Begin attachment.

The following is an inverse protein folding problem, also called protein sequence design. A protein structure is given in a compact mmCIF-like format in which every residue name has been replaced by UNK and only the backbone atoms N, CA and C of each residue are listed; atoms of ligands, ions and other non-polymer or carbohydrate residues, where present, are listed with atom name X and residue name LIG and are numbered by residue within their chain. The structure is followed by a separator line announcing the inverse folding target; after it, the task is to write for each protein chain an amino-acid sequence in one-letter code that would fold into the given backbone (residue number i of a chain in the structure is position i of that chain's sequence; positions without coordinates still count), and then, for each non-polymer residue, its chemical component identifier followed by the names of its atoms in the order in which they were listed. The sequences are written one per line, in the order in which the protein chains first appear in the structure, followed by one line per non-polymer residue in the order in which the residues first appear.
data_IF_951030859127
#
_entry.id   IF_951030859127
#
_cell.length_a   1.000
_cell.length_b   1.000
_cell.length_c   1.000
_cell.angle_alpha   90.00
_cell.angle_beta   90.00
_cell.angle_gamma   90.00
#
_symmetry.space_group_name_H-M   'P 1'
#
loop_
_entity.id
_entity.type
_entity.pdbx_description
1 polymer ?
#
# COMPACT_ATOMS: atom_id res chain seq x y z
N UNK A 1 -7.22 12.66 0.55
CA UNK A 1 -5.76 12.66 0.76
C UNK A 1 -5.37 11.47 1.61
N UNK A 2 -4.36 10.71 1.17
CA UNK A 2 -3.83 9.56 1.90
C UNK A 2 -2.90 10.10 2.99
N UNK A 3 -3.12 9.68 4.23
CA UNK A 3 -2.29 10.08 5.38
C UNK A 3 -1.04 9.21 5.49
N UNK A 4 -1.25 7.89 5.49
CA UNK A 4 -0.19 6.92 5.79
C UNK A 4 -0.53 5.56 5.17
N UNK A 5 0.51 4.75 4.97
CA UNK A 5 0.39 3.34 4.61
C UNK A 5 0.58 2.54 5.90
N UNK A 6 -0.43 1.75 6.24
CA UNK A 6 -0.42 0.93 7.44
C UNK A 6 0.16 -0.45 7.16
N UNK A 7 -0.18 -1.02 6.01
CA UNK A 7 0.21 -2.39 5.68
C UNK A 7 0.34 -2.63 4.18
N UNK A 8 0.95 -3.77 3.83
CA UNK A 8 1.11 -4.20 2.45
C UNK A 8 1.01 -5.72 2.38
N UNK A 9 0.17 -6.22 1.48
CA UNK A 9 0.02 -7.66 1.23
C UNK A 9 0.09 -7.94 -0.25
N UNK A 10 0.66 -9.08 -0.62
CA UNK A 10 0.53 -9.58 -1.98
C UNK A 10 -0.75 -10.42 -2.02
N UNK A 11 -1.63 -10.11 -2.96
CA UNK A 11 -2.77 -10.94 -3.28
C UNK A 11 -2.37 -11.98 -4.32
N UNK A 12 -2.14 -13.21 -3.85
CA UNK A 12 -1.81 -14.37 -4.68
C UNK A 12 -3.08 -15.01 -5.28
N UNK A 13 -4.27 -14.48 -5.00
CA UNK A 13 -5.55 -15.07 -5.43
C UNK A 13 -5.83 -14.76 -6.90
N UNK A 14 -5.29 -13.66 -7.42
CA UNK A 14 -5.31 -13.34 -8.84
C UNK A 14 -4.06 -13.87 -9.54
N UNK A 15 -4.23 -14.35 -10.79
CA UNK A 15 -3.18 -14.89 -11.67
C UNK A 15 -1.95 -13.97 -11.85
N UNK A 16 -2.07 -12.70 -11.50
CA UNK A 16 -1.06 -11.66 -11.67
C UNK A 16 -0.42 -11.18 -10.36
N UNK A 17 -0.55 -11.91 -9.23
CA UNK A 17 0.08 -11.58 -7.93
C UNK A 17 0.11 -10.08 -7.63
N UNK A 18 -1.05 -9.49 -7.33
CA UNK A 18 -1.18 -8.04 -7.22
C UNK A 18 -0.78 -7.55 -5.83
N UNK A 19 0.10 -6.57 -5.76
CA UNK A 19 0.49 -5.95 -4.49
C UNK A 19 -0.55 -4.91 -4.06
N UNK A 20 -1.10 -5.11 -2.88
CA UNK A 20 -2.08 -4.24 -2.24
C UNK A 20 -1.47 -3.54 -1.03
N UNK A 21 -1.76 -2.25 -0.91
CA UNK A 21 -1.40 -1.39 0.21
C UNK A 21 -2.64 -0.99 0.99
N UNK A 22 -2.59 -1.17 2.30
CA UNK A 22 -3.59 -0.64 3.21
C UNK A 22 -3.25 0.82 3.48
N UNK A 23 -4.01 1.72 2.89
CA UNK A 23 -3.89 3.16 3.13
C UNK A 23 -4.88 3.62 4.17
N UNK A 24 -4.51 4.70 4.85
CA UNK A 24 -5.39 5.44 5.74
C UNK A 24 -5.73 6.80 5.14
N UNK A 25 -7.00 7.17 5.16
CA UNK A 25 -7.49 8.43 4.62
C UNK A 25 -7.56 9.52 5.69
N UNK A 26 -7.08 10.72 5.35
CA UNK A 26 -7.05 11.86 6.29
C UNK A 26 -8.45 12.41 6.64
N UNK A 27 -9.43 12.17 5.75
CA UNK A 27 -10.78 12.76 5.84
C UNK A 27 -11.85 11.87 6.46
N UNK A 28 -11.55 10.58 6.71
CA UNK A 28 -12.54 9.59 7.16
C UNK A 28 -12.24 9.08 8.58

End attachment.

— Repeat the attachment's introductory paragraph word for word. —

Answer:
The following is an inverse protein folding problem, also called protein sequence design. A protein structure is given in a compact mmCIF-like format in which every residue name has been replaced by UNK and only the backbone atoms N, CA and C of each residue are listed; atoms of ligands, ions and other non-polymer or carbohydrate residues, where present, are listed with atom name X and residue name LIG and are numbered by residue within their chain. The structure is followed by a separator line announcing the inverse folding target; after it, the task is to write for each protein chain an amino-acid sequence in one-letter code that would fold into the given backbone (residue number i of a chain in the structure is position i of that chain's sequence; positions without coordinates still count), and then, for each non-polymer residue, its chemical component identifier followed by the names of its atoms in the order in which they were listed. The sequences are written one per line, in the order in which the protein chains first appear in the structure, followed by one line per non-polymer residue in the order in which the residues first appear.